Rules for Wargaming the Ancient Period
  • Figures based as chunky elements that correctly represent both ground scale and historical (as far as is known) units.  Easy to move round the table and look good.

  • An average game consists of about 120 figures a side, and takes about 2˝-3 hours of play to resolve.

  • A combat system that doesn’t involve complicated book-keeping or rolling more than two or three dice at a time.

  • A command structure where figures are grouped as regular ‘brigades’ or irregular ‘contingents’ that report to officers that report to more senior officers.

  • A command system where officers could, on a parade ground, successfully issue a limited set of orders to the figures under their command, but this ability breaks down rapidly as the 'fog of war' descends during a battle.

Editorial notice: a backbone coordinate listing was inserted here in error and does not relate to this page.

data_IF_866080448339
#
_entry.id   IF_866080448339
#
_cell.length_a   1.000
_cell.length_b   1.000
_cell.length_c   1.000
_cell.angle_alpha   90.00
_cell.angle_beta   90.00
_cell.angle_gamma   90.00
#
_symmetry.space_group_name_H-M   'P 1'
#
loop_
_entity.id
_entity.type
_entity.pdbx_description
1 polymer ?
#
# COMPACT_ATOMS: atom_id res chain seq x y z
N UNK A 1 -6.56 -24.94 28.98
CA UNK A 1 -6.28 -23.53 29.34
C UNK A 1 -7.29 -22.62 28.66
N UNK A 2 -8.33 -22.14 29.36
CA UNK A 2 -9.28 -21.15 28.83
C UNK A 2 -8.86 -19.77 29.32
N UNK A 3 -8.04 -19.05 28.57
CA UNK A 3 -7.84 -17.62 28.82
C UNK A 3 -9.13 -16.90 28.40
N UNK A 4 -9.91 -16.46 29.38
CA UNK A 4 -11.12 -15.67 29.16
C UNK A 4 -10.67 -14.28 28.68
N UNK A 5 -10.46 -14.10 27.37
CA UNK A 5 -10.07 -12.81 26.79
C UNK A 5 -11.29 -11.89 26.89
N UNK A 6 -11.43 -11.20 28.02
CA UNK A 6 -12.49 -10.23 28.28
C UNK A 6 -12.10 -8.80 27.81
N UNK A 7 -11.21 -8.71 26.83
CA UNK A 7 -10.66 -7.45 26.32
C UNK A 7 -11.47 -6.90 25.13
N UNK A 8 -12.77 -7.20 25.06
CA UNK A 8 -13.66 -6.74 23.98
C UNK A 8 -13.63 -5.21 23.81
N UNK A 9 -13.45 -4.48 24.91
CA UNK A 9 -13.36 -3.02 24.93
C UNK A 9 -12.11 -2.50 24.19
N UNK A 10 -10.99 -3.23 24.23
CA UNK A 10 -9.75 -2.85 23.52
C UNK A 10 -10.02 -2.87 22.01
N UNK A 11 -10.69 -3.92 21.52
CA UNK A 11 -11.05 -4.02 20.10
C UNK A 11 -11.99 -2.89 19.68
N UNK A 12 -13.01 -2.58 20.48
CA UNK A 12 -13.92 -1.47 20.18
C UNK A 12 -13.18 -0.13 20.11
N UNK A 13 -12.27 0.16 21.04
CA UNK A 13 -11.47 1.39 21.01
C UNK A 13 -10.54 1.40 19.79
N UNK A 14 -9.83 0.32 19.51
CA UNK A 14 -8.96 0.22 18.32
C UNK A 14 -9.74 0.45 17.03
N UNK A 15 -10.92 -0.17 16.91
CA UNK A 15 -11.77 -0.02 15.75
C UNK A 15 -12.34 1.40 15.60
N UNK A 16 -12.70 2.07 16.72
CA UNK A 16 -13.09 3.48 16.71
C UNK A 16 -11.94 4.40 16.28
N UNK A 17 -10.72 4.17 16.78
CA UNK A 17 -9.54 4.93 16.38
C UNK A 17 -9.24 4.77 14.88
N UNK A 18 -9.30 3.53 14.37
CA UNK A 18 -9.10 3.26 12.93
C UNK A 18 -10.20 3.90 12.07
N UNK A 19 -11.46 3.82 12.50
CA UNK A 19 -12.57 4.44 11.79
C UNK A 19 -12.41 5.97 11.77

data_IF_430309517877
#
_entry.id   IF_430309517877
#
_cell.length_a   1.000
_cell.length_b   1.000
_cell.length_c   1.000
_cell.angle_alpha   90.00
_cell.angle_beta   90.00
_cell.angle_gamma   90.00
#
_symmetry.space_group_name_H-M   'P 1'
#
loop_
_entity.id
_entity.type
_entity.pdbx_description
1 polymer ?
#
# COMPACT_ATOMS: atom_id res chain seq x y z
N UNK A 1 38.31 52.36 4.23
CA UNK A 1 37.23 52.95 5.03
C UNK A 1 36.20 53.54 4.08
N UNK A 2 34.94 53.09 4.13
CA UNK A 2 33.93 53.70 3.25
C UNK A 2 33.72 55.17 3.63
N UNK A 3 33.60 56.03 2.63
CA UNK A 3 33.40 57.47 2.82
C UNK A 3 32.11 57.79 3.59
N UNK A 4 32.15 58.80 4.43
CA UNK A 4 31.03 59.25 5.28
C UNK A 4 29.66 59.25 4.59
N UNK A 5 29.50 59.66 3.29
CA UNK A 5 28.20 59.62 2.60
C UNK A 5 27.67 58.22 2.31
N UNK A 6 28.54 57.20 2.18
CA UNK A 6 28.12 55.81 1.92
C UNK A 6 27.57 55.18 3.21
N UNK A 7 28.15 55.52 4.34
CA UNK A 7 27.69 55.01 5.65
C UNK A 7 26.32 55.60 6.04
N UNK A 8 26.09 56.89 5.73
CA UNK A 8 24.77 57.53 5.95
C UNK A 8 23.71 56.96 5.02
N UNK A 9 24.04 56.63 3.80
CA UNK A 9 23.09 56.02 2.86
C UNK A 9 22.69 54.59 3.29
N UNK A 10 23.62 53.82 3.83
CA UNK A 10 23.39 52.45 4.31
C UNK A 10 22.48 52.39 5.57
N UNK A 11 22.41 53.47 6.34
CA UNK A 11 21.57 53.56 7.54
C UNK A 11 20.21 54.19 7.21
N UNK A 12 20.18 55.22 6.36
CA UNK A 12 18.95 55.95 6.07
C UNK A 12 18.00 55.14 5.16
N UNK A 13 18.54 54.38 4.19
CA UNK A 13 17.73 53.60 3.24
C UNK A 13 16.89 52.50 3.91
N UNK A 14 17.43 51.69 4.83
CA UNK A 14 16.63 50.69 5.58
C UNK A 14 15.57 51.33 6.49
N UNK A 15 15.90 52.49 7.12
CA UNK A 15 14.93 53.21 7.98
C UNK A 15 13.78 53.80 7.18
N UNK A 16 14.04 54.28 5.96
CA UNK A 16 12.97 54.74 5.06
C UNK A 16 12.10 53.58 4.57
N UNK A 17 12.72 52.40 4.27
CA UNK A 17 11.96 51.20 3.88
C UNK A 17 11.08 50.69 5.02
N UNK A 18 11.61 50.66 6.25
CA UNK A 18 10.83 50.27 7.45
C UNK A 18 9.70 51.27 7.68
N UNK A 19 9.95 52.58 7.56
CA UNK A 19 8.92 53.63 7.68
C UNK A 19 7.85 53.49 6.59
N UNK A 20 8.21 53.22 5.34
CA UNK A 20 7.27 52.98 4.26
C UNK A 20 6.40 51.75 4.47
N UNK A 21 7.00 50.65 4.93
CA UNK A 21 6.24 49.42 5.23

• Hidden movement possible without the need for a referee.

  • Army lists that emphasise the common soldier as opposed to being a collection of special units grouped together.

"...these rules look to be very slick. There are several neat touches that show they have been crafted by someone with a keen interest in the period and a desire to play interesting wargames."

wargamesjournal.com (October 2002)

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Copyright Robert Avery 2002/2003/2004/2005/2006

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